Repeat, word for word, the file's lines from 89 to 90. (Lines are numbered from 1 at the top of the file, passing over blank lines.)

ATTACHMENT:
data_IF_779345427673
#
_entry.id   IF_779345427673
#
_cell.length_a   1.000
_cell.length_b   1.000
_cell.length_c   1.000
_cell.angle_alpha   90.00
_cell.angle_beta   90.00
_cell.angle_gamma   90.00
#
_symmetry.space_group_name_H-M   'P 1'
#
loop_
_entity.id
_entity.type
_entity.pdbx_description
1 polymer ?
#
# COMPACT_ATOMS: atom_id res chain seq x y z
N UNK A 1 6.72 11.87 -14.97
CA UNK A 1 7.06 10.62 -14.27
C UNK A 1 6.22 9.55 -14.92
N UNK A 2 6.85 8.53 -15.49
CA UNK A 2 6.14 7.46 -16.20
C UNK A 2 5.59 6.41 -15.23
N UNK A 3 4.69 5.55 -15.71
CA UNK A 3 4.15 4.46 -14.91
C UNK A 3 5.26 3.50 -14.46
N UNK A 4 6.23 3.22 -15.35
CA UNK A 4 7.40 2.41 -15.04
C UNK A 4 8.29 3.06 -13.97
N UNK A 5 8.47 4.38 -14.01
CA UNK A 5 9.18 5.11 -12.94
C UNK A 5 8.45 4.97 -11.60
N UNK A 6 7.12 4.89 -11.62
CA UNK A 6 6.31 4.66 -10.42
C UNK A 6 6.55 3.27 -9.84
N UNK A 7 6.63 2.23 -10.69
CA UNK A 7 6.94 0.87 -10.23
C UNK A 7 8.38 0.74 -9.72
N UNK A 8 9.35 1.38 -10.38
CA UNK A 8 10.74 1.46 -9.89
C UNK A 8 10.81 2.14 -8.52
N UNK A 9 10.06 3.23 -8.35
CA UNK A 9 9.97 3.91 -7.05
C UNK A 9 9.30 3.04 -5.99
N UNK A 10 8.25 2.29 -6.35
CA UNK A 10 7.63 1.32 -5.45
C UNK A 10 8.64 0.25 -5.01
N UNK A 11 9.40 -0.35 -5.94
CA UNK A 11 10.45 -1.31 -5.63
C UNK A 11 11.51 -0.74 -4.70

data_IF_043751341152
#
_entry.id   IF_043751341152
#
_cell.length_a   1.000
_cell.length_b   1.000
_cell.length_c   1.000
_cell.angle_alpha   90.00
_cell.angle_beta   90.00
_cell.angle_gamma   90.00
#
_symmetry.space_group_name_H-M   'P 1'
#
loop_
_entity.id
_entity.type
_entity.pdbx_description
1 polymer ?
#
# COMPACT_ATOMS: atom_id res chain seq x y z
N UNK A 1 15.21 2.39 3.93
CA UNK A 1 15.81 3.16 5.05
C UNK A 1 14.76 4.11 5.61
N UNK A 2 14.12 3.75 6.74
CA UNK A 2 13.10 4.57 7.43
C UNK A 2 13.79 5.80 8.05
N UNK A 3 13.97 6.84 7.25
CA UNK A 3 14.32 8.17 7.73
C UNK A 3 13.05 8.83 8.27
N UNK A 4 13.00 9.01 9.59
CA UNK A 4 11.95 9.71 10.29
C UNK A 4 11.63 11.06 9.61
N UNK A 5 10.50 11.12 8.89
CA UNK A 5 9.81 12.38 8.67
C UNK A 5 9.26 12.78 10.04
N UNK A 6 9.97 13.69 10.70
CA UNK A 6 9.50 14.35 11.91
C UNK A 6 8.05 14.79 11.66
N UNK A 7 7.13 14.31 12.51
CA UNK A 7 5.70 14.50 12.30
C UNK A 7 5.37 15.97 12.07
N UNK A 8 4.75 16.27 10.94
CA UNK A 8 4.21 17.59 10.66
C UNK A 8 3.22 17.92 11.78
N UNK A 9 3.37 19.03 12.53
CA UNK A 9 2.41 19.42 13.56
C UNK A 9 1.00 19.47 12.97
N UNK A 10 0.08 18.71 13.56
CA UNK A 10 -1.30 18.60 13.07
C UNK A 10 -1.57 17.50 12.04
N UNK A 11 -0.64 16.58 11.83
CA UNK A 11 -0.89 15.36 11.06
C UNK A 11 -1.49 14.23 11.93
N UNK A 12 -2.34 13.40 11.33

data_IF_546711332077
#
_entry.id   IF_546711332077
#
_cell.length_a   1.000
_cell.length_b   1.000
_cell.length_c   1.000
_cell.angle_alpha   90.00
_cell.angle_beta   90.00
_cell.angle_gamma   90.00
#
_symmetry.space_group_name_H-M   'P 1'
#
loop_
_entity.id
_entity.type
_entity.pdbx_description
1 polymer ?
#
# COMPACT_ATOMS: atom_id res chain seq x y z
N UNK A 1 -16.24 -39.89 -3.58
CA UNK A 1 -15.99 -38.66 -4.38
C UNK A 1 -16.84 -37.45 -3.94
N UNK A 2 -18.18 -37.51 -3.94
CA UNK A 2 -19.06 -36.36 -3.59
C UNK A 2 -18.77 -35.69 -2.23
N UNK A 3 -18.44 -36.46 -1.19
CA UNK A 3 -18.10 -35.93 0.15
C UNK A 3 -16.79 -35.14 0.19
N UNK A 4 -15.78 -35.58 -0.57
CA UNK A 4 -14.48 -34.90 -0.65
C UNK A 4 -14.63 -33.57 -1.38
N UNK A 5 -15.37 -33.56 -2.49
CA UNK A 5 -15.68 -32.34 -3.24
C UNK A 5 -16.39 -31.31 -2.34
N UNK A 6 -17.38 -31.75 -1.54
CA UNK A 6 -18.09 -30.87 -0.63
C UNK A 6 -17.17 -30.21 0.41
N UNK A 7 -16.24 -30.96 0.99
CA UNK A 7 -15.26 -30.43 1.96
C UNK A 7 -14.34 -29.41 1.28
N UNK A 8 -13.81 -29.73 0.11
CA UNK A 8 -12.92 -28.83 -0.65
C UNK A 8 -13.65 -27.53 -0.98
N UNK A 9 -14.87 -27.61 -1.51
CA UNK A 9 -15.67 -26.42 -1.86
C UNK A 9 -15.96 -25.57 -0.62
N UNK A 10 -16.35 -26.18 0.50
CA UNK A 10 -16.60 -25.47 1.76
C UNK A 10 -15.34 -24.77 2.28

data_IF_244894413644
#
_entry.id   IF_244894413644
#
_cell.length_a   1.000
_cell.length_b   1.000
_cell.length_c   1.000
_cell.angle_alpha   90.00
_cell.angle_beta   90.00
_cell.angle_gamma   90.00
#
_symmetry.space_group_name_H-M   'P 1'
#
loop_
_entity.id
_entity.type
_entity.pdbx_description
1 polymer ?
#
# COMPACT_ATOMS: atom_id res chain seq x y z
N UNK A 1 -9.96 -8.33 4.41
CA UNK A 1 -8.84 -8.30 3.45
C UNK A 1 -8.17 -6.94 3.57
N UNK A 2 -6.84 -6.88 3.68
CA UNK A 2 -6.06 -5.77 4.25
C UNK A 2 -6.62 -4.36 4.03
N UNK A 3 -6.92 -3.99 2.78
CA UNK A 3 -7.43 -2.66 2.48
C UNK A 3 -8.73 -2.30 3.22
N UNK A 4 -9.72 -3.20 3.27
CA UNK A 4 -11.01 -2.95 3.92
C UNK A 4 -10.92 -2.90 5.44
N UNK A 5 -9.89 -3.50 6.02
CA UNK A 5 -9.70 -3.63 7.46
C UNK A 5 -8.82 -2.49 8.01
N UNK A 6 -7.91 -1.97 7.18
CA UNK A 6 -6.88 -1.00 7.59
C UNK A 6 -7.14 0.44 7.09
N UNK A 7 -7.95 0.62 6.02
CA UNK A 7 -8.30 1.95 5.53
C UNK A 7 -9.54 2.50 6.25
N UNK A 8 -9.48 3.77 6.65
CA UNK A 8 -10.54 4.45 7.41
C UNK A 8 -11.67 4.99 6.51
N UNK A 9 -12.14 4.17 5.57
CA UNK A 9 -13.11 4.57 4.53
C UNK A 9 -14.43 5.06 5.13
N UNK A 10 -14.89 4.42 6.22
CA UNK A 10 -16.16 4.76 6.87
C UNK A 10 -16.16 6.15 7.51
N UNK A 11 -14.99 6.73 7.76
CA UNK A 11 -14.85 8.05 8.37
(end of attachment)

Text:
N UNK A 6 9.97 13.69 10.70
CA UNK A 6 9.50 14.35 11.91